Brian Tierney, who has discussed both the continuity of medieval and later political thought and the mutual influence of the ecclesiological and secular theorists, has analyzed the relationship between medieval mixed constitutional ideas and canonistic and corporate doctrine. Against Pocock, he argues convincingly that the theory of the mixed constitution developed as much in ecclesiastical as in secular writing. In particular, he shows that two biblical models for the mixed constitution—that of the Jews under Moses and the Apostolic Church—first developed by Thomas Aquinas and John of Paris, were influential with the conciliarists of the fifteenth century and with later secular mixed constitutional writers in the sixteenth and seventeenth centuries. Their theories, he writes, fuse the revived ancient mixed constitution with medieval ideas of corporate rule. The use of ancient sources by the later writers, he argues, obscures the actual medieval origin of their ideas. He stresses that the modern idea of the collegiate sovereignty of king, Lords, and Commons, or of pope, cardinals, and General Council had little to do with the ancient polis.
Excerpted from Ideal Government and the Mixed Constitution in the Middle Ages by James M. Blythe. Copyright © 1992 Princeton University Press. Excerpted by permission of PRINCETON UNIVERSITY PRESS.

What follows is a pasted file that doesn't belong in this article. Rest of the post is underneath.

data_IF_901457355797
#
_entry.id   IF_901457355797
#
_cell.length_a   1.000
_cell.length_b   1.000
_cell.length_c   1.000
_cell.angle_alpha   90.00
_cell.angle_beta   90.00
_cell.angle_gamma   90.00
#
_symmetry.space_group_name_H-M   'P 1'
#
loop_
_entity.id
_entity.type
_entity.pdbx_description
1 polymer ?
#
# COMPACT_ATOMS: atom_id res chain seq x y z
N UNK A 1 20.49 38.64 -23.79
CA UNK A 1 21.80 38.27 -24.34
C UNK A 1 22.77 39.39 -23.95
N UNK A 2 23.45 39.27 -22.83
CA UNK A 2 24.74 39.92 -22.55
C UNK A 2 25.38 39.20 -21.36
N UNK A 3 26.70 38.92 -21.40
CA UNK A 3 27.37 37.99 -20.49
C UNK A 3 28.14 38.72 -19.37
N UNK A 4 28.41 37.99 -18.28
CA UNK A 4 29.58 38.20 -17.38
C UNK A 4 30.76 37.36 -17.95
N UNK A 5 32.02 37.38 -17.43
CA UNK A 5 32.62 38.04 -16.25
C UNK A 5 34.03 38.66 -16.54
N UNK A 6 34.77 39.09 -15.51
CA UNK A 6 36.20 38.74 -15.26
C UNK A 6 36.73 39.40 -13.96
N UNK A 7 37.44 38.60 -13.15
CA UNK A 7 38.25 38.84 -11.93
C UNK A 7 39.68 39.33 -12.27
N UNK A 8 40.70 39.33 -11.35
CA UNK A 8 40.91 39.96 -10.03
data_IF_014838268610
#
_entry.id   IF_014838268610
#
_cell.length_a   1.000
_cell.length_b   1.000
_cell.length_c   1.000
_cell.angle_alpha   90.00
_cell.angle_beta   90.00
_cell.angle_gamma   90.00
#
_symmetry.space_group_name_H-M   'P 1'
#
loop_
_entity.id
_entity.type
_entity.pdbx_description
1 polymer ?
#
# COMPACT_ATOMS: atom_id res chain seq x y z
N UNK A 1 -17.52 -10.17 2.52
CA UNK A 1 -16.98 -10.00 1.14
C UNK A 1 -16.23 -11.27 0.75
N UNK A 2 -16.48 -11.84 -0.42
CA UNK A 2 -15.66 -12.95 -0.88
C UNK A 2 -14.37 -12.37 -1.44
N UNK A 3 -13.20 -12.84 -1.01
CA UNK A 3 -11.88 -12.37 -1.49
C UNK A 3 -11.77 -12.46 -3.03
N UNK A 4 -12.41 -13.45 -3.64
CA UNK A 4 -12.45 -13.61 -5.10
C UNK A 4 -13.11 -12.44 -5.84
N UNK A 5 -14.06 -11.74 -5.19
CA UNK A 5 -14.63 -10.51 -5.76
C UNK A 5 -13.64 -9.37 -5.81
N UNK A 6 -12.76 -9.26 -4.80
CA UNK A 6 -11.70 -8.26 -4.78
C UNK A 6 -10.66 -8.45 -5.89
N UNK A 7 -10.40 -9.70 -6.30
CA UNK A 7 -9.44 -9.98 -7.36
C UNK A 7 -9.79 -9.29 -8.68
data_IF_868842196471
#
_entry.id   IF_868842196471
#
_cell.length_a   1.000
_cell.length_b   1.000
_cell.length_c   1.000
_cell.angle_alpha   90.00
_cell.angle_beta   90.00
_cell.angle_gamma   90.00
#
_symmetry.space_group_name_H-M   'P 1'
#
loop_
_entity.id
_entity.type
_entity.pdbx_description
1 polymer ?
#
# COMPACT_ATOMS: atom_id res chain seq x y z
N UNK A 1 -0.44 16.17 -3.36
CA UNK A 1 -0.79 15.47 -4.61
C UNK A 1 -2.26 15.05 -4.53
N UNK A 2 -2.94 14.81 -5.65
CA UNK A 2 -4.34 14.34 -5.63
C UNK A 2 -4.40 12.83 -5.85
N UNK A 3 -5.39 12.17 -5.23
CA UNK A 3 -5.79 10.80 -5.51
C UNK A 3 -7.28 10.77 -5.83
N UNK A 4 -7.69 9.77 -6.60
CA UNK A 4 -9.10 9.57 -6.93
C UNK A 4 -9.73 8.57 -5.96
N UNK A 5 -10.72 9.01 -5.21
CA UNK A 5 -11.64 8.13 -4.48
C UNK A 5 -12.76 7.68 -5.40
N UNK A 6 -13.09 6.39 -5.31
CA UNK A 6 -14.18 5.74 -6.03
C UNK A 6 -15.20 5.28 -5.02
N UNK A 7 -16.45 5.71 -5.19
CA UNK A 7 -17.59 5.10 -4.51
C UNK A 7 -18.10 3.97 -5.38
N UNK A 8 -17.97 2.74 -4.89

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Table of Contents
Pt. 1 The Mixed Constitution
Ch. 1 Introduction 3
Ch. 2 The Mixed Constitution in Antiquity and the Early Middle Ages 13
Pt. 2 Thomas Aquinas and His Successors
Ch. 3 Thomas Aquinas 39
Ch. 4 Giles of Rome 60
Ch. 5 Peter of Auvergne 77
Ch. 6 Ptolemy of Lucca 92
Ch. 7 Engelbert of Admont 118
Ch. 8 John of Paris 139
Pt. 3 The Fourteenth Century
Ch. 9 Aristotelian Political Thought In the Fourteenth Century 161
Ch. 10 Relativism and the Best Polity 165
Ch. 11 Kingship, Popular Sovereignty, and the Mixed Constitution 180
Ch. 12 Nicole Oresme and the Synthesis of Aristotelian Political Thought 203
Pt. 4 The Fifteenth Century and the Early Modern Period
Ch. 13 Conciliarism 243
Ch. 14 Later Theories of Mixed Government in England and Northern Europe 260
Ch. 15 The Mixed Constitution and Italian Republicanism 278
Ch. 16 Conclusion 301